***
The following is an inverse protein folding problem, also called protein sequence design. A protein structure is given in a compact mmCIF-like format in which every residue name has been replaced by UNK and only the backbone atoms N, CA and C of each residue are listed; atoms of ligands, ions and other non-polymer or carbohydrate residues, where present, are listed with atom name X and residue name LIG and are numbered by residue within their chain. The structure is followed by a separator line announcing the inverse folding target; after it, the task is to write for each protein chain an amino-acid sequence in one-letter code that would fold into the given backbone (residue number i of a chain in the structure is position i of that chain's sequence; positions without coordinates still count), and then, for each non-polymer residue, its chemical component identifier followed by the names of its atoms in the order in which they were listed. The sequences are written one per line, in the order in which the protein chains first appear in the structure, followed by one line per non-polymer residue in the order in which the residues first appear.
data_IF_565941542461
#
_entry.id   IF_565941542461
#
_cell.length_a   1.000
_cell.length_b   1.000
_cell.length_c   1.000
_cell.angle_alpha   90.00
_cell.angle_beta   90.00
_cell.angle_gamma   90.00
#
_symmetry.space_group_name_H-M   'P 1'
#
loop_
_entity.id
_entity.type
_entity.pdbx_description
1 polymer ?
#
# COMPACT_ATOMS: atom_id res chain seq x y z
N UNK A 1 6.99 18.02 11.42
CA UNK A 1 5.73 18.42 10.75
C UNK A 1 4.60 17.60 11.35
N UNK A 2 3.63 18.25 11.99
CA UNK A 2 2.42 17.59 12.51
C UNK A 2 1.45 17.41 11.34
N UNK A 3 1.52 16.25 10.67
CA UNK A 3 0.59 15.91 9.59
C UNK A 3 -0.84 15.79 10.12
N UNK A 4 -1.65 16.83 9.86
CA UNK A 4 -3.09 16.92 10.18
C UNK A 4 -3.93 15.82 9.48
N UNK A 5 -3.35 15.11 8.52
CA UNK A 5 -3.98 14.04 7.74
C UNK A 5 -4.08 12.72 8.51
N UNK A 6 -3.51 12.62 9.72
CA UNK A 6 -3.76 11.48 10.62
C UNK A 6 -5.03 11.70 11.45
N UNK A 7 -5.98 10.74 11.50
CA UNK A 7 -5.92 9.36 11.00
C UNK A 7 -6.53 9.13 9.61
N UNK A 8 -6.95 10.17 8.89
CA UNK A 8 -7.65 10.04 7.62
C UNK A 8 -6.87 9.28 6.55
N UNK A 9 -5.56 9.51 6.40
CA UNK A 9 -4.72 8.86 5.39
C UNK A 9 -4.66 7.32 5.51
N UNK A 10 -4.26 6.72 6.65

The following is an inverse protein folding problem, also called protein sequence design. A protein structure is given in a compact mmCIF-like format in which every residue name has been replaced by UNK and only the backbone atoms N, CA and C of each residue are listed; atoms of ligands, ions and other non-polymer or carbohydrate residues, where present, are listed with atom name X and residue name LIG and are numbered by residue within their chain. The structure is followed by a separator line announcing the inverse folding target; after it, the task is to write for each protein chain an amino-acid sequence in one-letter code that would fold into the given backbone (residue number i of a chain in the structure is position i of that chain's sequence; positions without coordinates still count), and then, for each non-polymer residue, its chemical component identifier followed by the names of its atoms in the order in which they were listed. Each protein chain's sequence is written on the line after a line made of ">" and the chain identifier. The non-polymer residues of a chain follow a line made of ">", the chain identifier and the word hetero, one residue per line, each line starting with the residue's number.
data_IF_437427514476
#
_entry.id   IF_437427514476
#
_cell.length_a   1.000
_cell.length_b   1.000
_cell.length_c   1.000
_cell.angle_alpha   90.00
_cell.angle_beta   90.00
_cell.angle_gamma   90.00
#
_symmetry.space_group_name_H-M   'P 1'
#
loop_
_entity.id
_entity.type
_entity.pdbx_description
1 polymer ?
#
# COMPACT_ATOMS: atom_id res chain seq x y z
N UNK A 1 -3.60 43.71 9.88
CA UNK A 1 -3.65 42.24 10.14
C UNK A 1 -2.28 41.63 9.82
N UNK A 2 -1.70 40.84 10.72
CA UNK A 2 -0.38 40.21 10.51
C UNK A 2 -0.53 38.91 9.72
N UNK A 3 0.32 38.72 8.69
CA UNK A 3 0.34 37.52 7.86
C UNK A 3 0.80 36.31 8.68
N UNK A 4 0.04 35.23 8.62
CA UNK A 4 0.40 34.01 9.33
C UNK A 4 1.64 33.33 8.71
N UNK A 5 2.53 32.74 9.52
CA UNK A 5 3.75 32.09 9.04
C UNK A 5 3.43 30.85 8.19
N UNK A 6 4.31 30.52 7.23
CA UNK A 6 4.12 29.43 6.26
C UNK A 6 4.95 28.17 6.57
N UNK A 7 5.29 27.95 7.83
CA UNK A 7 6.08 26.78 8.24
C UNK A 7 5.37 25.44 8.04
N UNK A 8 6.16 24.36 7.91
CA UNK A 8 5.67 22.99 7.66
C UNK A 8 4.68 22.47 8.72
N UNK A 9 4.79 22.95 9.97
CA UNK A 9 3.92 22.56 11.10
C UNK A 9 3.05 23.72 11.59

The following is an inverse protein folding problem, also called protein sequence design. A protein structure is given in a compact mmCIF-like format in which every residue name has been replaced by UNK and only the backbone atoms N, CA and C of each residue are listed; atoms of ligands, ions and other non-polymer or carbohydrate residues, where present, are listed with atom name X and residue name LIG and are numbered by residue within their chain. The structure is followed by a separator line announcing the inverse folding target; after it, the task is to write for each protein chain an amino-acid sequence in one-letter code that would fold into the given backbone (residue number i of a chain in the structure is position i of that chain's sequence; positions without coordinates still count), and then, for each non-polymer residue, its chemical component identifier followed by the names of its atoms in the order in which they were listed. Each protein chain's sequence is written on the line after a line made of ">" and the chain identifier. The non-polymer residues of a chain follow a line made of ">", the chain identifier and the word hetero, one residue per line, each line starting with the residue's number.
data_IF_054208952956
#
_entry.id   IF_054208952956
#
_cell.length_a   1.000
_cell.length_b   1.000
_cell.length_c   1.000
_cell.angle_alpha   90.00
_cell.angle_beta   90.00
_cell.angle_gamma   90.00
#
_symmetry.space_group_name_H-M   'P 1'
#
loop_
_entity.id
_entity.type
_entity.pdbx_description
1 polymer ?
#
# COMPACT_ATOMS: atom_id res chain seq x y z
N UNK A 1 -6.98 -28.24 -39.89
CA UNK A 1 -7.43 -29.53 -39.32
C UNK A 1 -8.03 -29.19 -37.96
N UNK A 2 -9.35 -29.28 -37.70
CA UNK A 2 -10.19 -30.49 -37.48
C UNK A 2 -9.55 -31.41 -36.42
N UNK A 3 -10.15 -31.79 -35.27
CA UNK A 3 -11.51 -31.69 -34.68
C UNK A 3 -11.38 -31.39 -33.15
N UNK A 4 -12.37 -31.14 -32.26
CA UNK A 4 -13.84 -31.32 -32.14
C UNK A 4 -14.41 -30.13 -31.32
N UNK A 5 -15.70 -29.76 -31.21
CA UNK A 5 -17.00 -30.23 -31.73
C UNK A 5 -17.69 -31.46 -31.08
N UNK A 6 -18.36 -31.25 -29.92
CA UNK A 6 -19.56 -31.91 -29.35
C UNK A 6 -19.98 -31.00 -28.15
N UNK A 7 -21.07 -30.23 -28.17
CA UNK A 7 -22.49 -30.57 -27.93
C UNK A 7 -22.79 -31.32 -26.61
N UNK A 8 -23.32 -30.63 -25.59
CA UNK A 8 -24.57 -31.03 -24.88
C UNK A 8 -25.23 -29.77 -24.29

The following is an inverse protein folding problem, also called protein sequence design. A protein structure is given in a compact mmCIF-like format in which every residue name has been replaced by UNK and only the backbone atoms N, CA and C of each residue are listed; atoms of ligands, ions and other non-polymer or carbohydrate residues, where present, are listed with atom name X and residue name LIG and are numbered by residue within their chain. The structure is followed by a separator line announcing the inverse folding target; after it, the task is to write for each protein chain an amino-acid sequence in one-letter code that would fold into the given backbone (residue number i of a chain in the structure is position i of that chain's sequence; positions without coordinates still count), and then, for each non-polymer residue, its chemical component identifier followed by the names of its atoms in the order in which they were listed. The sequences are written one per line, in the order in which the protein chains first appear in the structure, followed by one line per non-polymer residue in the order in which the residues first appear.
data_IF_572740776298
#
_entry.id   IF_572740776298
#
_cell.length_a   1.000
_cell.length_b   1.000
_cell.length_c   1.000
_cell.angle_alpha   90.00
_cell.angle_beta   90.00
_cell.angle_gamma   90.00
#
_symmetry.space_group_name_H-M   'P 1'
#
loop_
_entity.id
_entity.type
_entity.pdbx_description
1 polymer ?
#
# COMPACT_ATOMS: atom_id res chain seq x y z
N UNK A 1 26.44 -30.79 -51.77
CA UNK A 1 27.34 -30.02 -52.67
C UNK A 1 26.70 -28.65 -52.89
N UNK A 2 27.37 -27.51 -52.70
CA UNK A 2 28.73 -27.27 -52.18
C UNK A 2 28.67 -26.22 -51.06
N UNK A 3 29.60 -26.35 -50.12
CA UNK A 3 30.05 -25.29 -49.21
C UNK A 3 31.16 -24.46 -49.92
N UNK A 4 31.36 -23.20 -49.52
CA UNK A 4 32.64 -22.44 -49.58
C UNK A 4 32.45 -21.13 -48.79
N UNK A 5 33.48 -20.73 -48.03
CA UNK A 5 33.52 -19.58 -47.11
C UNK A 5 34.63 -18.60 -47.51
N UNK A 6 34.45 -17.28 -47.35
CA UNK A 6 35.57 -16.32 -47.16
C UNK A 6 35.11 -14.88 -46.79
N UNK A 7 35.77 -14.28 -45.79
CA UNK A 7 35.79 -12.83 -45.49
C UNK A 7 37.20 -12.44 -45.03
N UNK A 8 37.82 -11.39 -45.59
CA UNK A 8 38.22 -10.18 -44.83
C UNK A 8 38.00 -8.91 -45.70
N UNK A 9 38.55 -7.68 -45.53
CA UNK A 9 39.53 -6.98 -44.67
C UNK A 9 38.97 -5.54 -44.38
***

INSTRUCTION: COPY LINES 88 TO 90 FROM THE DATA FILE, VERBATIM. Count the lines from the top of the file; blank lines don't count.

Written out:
C UNK A 6 4.95 28.17 6.57
N UNK A 7 5.29 27.95 7.83
CA UNK A 7 6.08 26.78 8.24